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Explore: September 2012


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4 posts from September 2012

09/29/2012

Rising and Setting Planets and Comet News

October 2012 CometThe planets are sticking close to the horizon during prime viewing hours for most of October, making them more of a challenge to see. After sunset on October evenings, look to the left of where the sun was to catch Mars (and maybe even Saturn) low on the horizon. Saturn is sinking and joining the sun, where it reaches conjunction toward the end of the month, but the Red Planet will stay just above the horizon for the rest of the year. On October 1, Mars will be in Libra, heading toward the claws of Scorpius.

The moon can guide you to some of the planets in mid-October. Try spotting Mercury on October 16 and 17. Mercury shines at magnitude -0.1, making it brighter than Mars, but its location closer to the sun leaves it in the sunset’s bright glow as the evening begins. On October 16, Mercury is just to the upper left of the slender crescent moon. On October 17, the moon is between Mercury (to the moon's lower right) and Mars (to the moon's upper left). On October 18, the crescent moon will lie to the upper left of magnitude 1.2 Mars, with the Red Planet’s reddish rival Antares (the Anti-Ares) shining a bit brighter at magnitude 1.0 just below Mars.

Continue reading "Rising and Setting Planets and Comet News" »

09/28/2012

9 Must-See Natural Rock Formations

The Wave A large percentage of our planet is made out of rocks. While some rock formations have changed little over the years due to their geography and amount of exposure to various elements, others have been drastically altered to reveal a timeline of earth's physical history. We encourage you to take a cross-country trip through the United States to hike, climb, or photograph these amazing natural rock formations. Publicly accessible, they will remind you of just how small you are, and just how astonishingly large the world really is. We've included some all-time favorites and a few unique destinations, which you might not have heard of before. They're not listed in any particular order — each formation should inspire you to head outdoors and get stuck between a rock and a hard place. But not in the 127 Hours way, of course.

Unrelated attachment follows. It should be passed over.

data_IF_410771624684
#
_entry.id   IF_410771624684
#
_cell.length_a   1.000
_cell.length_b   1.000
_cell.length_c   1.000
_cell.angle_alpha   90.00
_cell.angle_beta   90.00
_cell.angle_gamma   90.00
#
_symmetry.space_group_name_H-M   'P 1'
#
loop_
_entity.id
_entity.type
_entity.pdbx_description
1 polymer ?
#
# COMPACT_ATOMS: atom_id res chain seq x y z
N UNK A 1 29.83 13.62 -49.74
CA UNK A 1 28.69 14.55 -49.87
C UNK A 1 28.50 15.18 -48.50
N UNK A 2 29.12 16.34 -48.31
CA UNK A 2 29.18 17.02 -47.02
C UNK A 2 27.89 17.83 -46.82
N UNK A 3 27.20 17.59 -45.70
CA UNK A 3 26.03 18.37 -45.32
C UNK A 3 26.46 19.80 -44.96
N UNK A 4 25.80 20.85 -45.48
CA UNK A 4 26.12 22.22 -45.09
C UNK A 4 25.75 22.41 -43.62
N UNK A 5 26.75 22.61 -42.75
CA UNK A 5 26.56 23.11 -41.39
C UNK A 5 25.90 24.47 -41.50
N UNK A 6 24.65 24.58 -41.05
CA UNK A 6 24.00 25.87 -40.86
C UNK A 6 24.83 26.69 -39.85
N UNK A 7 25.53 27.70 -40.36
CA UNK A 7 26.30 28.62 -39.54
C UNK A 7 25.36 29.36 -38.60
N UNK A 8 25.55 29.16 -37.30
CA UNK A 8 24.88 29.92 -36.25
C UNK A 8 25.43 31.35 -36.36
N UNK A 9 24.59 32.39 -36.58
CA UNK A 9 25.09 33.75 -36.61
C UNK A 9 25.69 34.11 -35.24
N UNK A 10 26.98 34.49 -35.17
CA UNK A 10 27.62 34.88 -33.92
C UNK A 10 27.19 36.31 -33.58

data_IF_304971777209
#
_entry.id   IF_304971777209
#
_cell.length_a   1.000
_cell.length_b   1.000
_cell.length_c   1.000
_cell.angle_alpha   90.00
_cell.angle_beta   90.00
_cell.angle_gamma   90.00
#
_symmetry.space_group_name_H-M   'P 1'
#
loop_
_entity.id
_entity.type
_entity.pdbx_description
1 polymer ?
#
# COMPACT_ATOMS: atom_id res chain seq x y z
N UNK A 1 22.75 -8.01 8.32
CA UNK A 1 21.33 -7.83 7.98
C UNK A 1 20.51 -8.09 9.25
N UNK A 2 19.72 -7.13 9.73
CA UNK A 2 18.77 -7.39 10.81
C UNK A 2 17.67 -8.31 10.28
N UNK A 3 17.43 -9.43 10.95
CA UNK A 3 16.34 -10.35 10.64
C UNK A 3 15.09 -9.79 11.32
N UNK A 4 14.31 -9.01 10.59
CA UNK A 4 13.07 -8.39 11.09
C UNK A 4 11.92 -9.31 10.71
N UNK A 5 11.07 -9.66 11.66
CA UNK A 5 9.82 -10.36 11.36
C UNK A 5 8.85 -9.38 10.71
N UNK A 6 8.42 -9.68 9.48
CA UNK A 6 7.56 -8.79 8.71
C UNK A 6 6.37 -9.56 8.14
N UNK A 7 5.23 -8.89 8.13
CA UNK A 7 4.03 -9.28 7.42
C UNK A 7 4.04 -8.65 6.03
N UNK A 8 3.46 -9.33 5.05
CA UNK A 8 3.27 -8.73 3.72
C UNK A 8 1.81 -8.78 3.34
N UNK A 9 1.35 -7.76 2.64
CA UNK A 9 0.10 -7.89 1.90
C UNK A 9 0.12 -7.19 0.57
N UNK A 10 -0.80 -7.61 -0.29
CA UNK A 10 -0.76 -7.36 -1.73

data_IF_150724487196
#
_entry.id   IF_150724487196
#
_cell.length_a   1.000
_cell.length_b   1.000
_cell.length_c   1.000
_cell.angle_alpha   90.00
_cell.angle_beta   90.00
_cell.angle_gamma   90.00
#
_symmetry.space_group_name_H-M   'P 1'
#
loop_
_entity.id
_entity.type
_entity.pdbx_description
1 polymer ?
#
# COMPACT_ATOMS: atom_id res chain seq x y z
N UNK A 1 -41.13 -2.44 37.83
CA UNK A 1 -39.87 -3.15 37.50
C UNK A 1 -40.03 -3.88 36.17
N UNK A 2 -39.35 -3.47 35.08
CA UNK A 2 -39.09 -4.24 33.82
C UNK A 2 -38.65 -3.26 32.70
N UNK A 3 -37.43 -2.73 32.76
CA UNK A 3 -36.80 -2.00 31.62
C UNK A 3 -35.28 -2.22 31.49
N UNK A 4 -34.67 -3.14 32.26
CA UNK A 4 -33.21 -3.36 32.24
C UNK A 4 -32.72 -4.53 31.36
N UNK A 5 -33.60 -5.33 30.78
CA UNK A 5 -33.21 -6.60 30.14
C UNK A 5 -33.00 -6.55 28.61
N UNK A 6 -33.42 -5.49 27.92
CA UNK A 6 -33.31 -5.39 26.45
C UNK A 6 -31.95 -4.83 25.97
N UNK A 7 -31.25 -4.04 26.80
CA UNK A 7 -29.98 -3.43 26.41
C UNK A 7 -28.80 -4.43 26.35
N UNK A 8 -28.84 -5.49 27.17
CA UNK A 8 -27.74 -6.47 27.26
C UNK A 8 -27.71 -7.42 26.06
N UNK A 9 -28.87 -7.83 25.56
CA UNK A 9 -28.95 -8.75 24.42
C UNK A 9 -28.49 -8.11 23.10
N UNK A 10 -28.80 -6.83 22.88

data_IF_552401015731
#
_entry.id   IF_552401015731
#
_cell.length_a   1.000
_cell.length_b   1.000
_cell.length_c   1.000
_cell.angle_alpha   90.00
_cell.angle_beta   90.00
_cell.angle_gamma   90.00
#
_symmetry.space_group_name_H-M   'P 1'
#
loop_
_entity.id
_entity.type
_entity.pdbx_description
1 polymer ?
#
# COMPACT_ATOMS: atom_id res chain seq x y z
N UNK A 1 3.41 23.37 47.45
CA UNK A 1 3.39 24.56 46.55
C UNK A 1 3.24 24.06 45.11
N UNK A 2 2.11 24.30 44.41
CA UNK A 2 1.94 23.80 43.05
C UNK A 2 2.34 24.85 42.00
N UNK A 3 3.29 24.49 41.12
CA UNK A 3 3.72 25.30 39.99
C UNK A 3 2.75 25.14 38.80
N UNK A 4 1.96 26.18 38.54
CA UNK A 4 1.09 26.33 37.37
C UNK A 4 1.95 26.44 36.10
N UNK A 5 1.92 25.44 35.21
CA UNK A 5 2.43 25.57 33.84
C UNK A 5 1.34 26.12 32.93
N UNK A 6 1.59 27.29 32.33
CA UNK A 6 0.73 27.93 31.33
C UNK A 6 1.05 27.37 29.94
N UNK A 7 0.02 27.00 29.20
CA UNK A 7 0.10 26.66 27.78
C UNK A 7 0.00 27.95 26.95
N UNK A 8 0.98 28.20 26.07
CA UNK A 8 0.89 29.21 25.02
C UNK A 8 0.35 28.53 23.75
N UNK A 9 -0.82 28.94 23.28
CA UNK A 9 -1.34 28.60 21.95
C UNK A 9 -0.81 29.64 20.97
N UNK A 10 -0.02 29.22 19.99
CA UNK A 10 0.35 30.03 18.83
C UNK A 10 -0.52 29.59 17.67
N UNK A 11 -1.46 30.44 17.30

1. Palo Duro Canyon, Texas

Continue reading "9 Must-See Natural Rock Formations" »

09/27/2012

Sea Otter Awareness Week

Sea OtterWhatever your busy schedule may look like, we suspect that after taking one look at this adorable photo, you'll want to squeeze in time to participate in the awesomeness that is Sea Otter Awareness Week.

Held during the last week of September, this worldwide annual tradition is celebrating its 10th year of acknowledging the essential role that sea otters play in the nearshore ecosystem. Take a moment to brush up on your sea-otter facts.

Why are sea otters important?

Sea otters are a keystone species — that is, they play a major role in the maintenance of the marine ecosystem in which other species are dependent upon for survival. Because they do not have any insulating body fat, they must eat massive amounts to stay warm, making them the top predator in their ecosystem. This, in turn, regulates other species from thinning kelp forests, which thousands of organisms rely on for support. As for us humans, we not only enjoy watching them frolic playfully in the water, but they also serve as an indicator species for biologists: their health reflects the conditions of their environment as a whole.

What issues are sea otters facing?

Continue reading "Sea Otter Awareness Week" »

09/11/2012

Tough Griz Caption Contest

GrizHere's a photo begging for a caption contest: A big grizzly in Yellowstone National Park standing guard over a dead bison, mean-mugging National Park Service biologist Doug Smith--who's flying overhead in an airplane. Smith took the picture while studying a wolfpack in Hayden Valley--more of his amazing work here. Just outside of camera range in this photo, Smith says, is the wolf pack, waiting for its turn at the carcass.

Coincidentally, San Francisco public radio station KQED's "Perspective" series this morning featured a commentary by office worker Fred Etheridge who describes the same wild, challenging stare as is given by this grizzly--only by a Cooper's hawk that had caught a pigeon right outside his window. You can listen here, and leave your captions for the grizzly photo in the comments.

Photo by Doug Smith/NPS

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PAUL RAUBER is a senior editor at Sierra. He is the author, with Carl Pope, of the happily outdated Strategic Ignorance: Why the Bush Administration Is Recklessly Destroying a Century of Environmental Progress. Otherwise he is a cyclist, cook, and father of two. Follow him on Twitter @paulrauber.


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